Absolutely random thoughts from your favorite blogger
Jimmy John Liautaud is the epitome of an American success story. He was born in Arlington Heights, Illinois, in 1964. As one of four children, he struggled during his early years due to his family’s financial problems. Liautaud didn’t have it easy as a young person. He was teased for his weight, and his father’s financial problems added to the stress of his childhood.
Liautaud didn’t let life’s difficulties slow him down though. After graduating from high school, he took college courses at Eastern Illinois University but left to follow his dreams of entrepreneurship. As an alternative to being a college drop out, his father made him a deal: he made him on a loan of $25,000 to open a business. The deal was that Liautaud had a single year to start a successful business, but he would have to join the Army if it failed. Liautaud’s father never expected his business to grow as it did. His investment of $25,000 would grow beyond his wildest dreams, thanks to his son’s innate business sense.
Everybody knows Jimmy John’s Gourmet Sandwiches, even if they don’t eat there. There are die-hard Jimmy John’s fans that swear by the great food, service and delivery option. The sandwich shop had humble beginnings, and it all started with his father’s $25,000 investment. Jimmy John Liautaud initially had the idea to open a hot dog stand, but realized it wasn’t financially possible with the money he had. His keen sensibilities made him realize that a sandwich shop catering to college students would be lucrative. Working his magic out of a refurbished garage, Liautaud built his empire as the king of gourmet sandwiches.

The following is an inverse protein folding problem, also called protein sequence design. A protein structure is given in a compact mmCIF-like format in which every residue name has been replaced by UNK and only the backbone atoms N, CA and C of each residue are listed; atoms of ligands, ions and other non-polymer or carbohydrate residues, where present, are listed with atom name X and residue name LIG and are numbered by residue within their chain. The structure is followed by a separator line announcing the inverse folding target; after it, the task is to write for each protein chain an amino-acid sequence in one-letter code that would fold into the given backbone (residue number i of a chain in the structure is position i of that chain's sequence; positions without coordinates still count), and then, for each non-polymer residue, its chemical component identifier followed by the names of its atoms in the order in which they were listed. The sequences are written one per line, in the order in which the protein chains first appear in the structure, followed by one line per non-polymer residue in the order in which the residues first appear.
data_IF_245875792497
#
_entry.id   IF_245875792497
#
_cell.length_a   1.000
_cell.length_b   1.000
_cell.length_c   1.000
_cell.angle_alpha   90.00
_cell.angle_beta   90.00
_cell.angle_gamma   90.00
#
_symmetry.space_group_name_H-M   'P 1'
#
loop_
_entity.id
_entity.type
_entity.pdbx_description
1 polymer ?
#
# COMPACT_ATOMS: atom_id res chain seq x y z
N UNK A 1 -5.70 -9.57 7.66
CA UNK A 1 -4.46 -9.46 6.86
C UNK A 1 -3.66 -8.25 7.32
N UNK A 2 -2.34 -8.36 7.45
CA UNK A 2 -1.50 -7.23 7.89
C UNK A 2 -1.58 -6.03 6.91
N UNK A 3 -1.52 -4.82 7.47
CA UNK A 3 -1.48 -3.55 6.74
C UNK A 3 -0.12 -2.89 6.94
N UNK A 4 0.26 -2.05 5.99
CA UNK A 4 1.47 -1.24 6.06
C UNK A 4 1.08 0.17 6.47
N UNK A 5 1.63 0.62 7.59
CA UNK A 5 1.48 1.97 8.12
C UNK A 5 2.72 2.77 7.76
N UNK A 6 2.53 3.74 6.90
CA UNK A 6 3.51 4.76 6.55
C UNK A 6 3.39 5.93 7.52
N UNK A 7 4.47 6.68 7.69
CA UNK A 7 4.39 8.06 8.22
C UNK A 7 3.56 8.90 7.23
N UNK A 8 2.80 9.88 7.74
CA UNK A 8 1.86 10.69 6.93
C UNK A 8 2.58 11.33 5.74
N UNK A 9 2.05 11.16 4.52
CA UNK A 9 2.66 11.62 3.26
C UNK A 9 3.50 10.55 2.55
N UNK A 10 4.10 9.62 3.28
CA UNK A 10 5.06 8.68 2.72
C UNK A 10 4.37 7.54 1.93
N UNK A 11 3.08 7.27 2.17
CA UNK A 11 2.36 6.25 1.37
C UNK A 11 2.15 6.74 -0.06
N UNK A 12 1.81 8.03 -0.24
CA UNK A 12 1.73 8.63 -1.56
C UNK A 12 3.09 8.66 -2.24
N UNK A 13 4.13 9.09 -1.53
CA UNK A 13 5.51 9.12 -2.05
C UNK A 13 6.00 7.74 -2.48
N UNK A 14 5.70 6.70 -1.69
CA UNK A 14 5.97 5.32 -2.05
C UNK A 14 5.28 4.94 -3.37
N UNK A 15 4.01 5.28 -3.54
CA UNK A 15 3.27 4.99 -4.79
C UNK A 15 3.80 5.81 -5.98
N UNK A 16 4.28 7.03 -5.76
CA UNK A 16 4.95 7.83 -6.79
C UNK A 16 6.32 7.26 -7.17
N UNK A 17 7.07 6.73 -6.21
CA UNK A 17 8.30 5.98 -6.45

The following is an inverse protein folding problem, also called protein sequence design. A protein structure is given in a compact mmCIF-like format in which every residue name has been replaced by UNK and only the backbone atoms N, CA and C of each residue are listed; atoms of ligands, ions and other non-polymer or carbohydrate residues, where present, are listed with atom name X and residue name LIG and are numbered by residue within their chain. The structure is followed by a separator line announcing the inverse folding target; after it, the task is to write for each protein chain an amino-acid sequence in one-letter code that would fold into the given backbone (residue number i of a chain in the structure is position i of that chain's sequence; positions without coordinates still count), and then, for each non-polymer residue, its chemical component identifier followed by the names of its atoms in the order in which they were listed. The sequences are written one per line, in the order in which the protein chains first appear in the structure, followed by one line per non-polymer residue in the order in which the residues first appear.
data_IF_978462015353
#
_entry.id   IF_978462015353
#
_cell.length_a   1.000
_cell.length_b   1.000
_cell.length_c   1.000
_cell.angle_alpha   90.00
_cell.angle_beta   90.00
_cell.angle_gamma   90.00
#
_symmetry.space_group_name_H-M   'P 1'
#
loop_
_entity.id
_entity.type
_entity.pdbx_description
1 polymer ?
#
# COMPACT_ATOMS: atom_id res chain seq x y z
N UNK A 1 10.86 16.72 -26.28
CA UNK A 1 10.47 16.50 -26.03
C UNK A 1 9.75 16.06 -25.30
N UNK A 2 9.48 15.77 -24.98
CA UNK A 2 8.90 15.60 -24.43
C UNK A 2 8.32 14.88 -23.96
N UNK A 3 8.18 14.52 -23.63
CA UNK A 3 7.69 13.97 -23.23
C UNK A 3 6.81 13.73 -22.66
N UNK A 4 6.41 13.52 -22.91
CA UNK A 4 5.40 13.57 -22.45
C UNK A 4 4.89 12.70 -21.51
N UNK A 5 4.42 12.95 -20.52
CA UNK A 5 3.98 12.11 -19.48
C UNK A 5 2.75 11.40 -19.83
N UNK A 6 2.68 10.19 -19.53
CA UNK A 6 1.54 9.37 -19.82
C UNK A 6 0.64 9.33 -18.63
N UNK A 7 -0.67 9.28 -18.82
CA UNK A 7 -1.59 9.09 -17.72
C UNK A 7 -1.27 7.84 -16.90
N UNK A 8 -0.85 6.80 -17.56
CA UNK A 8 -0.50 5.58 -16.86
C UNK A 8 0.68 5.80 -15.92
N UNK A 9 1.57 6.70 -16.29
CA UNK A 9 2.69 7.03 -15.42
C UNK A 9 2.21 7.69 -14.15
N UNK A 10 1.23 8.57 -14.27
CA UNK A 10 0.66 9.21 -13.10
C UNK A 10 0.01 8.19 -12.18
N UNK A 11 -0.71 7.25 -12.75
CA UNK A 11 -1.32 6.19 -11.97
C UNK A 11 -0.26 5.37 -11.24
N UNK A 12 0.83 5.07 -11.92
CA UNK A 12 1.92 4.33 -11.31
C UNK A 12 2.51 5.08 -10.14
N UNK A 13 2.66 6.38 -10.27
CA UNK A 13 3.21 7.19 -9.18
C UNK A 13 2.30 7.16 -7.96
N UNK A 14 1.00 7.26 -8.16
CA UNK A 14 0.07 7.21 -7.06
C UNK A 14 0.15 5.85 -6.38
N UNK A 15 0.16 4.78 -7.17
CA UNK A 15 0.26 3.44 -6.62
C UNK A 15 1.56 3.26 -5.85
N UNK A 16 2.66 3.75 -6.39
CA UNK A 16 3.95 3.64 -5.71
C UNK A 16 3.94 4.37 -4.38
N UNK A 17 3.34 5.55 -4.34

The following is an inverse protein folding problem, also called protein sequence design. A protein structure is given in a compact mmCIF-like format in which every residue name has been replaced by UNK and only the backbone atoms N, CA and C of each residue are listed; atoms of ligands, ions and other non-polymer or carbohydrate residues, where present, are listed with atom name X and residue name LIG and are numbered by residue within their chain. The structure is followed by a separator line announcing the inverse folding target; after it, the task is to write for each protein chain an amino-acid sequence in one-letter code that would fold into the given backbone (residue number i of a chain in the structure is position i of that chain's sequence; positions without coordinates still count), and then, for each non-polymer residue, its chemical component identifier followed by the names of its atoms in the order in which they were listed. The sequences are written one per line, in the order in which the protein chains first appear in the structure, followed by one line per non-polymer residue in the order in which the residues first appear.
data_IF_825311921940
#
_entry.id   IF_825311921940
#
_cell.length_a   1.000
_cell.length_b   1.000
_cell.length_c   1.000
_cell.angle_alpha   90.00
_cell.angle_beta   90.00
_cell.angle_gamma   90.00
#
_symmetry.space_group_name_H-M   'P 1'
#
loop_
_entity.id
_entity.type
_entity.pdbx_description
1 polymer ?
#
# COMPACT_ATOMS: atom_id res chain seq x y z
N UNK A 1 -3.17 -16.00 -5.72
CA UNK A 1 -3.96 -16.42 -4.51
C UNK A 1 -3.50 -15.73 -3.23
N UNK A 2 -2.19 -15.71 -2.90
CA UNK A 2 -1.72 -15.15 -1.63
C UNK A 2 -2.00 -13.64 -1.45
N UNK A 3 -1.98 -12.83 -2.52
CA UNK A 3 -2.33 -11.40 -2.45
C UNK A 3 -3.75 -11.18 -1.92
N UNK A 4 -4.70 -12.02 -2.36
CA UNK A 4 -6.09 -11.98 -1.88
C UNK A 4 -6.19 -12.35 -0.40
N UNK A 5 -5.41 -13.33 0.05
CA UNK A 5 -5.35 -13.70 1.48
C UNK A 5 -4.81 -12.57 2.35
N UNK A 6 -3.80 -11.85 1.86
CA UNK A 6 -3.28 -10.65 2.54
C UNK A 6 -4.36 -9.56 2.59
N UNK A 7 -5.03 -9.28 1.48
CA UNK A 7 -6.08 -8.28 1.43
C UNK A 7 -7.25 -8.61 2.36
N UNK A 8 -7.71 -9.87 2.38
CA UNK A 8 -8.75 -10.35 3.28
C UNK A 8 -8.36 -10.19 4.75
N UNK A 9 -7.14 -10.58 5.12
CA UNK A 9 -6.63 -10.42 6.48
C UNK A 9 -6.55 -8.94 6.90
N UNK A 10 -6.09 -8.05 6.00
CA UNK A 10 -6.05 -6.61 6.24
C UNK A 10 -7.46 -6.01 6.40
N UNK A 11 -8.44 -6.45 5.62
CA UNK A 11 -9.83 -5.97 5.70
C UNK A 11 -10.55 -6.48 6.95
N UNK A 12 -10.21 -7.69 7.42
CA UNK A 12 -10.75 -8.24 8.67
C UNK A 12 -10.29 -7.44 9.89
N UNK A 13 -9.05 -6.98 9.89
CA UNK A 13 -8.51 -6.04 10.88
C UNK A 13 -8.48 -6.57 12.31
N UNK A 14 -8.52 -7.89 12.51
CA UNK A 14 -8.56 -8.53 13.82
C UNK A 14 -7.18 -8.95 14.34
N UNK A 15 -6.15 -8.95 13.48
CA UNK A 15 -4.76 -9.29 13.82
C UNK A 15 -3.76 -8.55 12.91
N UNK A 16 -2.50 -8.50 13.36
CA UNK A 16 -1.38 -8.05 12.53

Liautaud worked more hours of the day than most people and learned the basics of business as he went. He taught himself how to make and keep the profits, splitting them with his father as the sole investor. As his profits grew, he opened a second shop and the rest is history. By focusing on making good, affordable food, offering cheap delivery options and creating enticing marketing campaigns, Jimmy John’s has grown exponentially over the years.
He sold a portion of the business in 2005 to Weston Presidio and spent the next nine years struggling to manage the huge company that Jimmy John’s had become. Realizing the job of running his company on his own was too much, he appointed James North as the new CEO. Weston Presidio wanted to liquidate its share at that time, and after many bids from other investment companies, Roark Capital Group bought out Weston for 16 times what they had initially purchased their share for.
Everyone profited from Roark’s deal; several of the original employees of Jimmy John’s gained huge returns, and Liautaud sold half of his shares. Now he no longer has the stress of the daily management of his restaurant, which is left in the capable hands of Roark Capital. The investment company has been making changes to how data is captured and tracked, in order to stay competitive in the fast-food industry. For now, Liautaud is happy to be responsible for the culture and food of his restaurant, which is what made it successful in the first place.